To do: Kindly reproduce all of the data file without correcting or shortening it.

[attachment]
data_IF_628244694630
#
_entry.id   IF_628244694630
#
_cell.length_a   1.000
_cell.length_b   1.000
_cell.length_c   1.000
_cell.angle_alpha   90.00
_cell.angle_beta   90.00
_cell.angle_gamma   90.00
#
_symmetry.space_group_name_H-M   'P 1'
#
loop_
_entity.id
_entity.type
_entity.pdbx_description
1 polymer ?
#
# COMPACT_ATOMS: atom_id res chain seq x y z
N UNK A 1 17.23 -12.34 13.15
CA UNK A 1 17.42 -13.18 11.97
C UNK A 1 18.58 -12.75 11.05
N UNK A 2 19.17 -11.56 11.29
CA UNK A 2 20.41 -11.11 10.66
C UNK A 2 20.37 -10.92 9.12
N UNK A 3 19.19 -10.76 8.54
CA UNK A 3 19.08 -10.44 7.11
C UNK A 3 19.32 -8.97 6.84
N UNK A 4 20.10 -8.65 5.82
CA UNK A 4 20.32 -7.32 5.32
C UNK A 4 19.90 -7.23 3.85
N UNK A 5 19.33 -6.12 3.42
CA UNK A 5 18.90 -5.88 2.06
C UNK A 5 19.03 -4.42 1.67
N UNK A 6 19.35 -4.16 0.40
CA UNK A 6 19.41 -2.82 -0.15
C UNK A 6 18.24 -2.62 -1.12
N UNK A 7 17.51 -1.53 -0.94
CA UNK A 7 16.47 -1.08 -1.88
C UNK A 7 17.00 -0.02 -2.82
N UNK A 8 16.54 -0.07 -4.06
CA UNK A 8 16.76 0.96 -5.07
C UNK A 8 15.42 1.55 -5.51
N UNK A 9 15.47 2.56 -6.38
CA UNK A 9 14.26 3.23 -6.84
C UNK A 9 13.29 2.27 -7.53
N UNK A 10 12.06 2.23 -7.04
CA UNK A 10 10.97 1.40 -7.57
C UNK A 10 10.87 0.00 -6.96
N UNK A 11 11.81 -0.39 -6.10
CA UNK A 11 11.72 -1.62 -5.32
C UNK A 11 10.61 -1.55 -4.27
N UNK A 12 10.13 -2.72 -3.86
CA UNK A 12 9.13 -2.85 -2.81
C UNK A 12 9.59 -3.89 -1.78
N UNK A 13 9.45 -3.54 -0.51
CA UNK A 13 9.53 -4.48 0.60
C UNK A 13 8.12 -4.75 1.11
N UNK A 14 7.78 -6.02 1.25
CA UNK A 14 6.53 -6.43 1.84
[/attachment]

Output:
data_IF_628244694630
#
_entry.id   IF_628244694630
#
_cell.length_a   1.000
_cell.length_b   1.000
_cell.length_c   1.000
_cell.angle_alpha   90.00
_cell.angle_beta   90.00
_cell.angle_gamma   90.00
#
_symmetry.space_group_name_H-M   'P 1'
#
loop_
_entity.id
_entity.type
_entity.pdbx_description
1 polymer ?
#
# COMPACT_ATOMS: atom_id res chain seq x y z
N UNK A 1 17.23 -12.34 13.15
CA UNK A 1 17.42 -13.18 11.97
C UNK A 1 18.58 -12.75 11.05
N UNK A 2 19.17 -11.56 11.29
CA UNK A 2 20.41 -11.11 10.66
C UNK A 2 20.37 -10.92 9.12
N UNK A 3 19.19 -10.76 8.54
CA UNK A 3 19.08 -10.44 7.11
C UNK A 3 19.32 -8.97 6.84
N UNK A 4 20.10 -8.65 5.82
CA UNK A 4 20.32 -7.32 5.32
C UNK A 4 19.90 -7.23 3.85
N UNK A 5 19.33 -6.12 3.42
CA UNK A 5 18.90 -5.88 2.06
C UNK A 5 19.03 -4.42 1.67
N UNK A 6 19.35 -4.16 0.40
CA UNK A 6 19.41 -2.82 -0.15
C UNK A 6 18.24 -2.62 -1.12
N UNK A 7 17.51 -1.53 -0.94
CA UNK A 7 16.47 -1.08 -1.88
C UNK A 7 17.00 -0.02 -2.82
N UNK A 8 16.54 -0.07 -4.06
CA UNK A 8 16.76 0.96 -5.07
C UNK A 8 15.42 1.55 -5.51
N UNK A 9 15.47 2.56 -6.38
CA UNK A 9 14.26 3.23 -6.84
C UNK A 9 13.29 2.27 -7.53
N UNK A 10 12.06 2.23 -7.04
CA UNK A 10 10.97 1.40 -7.57
C UNK A 10 10.87 0.00 -6.96
N UNK A 11 11.81 -0.39 -6.10
CA UNK A 11 11.72 -1.62 -5.32
C UNK A 11 10.61 -1.55 -4.27
N UNK A 12 10.13 -2.72 -3.86
CA UNK A 12 9.13 -2.85 -2.81
C UNK A 12 9.59 -3.89 -1.78
N UNK A 13 9.45 -3.54 -0.51
CA UNK A 13 9.53 -4.48 0.60
C UNK A 13 8.12 -4.75 1.11
N UNK A 14 7.78 -6.02 1.25
CA UNK A 14 6.53 -6.43 1.84